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Past exposures shape immune response in pediatric acute respiratory infections

January 12, 2018

PHILADELPHIA - Acute respiratory tract infections (ARTI) are the leading global cause of death in early childhood, according to the Centers for Disease Control and Prevention (CDC). Lower respiratory tract infections, including bronchiolitis and viral and bacterial pneumonia, take a toll on children's health, too, causing the majority of pediatric hospital admissions for infectious diseases.

By analyzing immune cells of children who came to the emergency department with flu symptoms, researchers found that the suite of genes these early-response cells expressed was shaped by factors such as age and previous exposures to viruses, according to a study by the Perelman School of Medicine at the University of Pennsylvania and Children's Hospital of Philadelphia (CHOP). Better understanding how early infections influence long-term immune response has implications for the diagnosis and treatment of young patients who suffer from acute respiratory tract infections.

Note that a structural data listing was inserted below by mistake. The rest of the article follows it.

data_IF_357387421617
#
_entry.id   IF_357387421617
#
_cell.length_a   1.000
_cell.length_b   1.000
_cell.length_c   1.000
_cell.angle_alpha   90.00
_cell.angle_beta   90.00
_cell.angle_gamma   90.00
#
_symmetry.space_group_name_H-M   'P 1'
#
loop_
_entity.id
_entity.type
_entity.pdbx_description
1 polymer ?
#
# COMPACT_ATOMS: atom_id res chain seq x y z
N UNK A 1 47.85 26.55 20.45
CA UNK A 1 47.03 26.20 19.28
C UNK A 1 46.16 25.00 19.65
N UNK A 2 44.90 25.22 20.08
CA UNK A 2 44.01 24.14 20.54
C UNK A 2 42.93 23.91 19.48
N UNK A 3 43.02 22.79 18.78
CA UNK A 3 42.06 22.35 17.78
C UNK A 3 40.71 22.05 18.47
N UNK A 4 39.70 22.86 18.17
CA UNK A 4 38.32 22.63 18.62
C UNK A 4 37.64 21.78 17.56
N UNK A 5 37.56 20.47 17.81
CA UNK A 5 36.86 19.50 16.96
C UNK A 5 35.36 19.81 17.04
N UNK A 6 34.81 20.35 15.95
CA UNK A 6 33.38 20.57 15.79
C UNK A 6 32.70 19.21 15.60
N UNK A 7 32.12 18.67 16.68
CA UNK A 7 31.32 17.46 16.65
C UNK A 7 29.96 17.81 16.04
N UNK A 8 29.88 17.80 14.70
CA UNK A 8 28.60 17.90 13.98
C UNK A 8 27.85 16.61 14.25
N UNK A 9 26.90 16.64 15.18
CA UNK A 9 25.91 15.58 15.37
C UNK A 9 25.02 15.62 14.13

"The notion that an individual's capacity to combat the flu depends on what they have been exposed to in the past, especially early in life, has been gaining momentum," said senior author E. John Wherry, PhD, a professor of Microbiology and director of the Institute for Immunology at Penn. Wherry and Sarah E. Henrickson, MD, PhD, an instructor in the Allergy-Immunology division at CHOP, published their findings in Cell Reports this week.

"This study started during the 2009 H1N1 flu epidemic to find out how host responses change with different viral infections," said lead author Henrickson, who began this work as a CHOP clinical fellow and postdoctoral fellow in Wherry's lab. Previous studies elsewhere had investigated influenza responses broadly, but she wanted to focus on changes in CD8 T cells, key anti-viral cells in pediatric patients with influenza, and ultimately connect those changes to clinical outcomes, such as severity of infection, future asthma, fever, and return visits to a physician.

"Children generally have a less complex infectious history and less co-occurring conditions than adult patients," she said. "As a result we can more easily assess the immune response to an acute infection and test how immune history shapes responses to the new infection."

Sounding the Alarm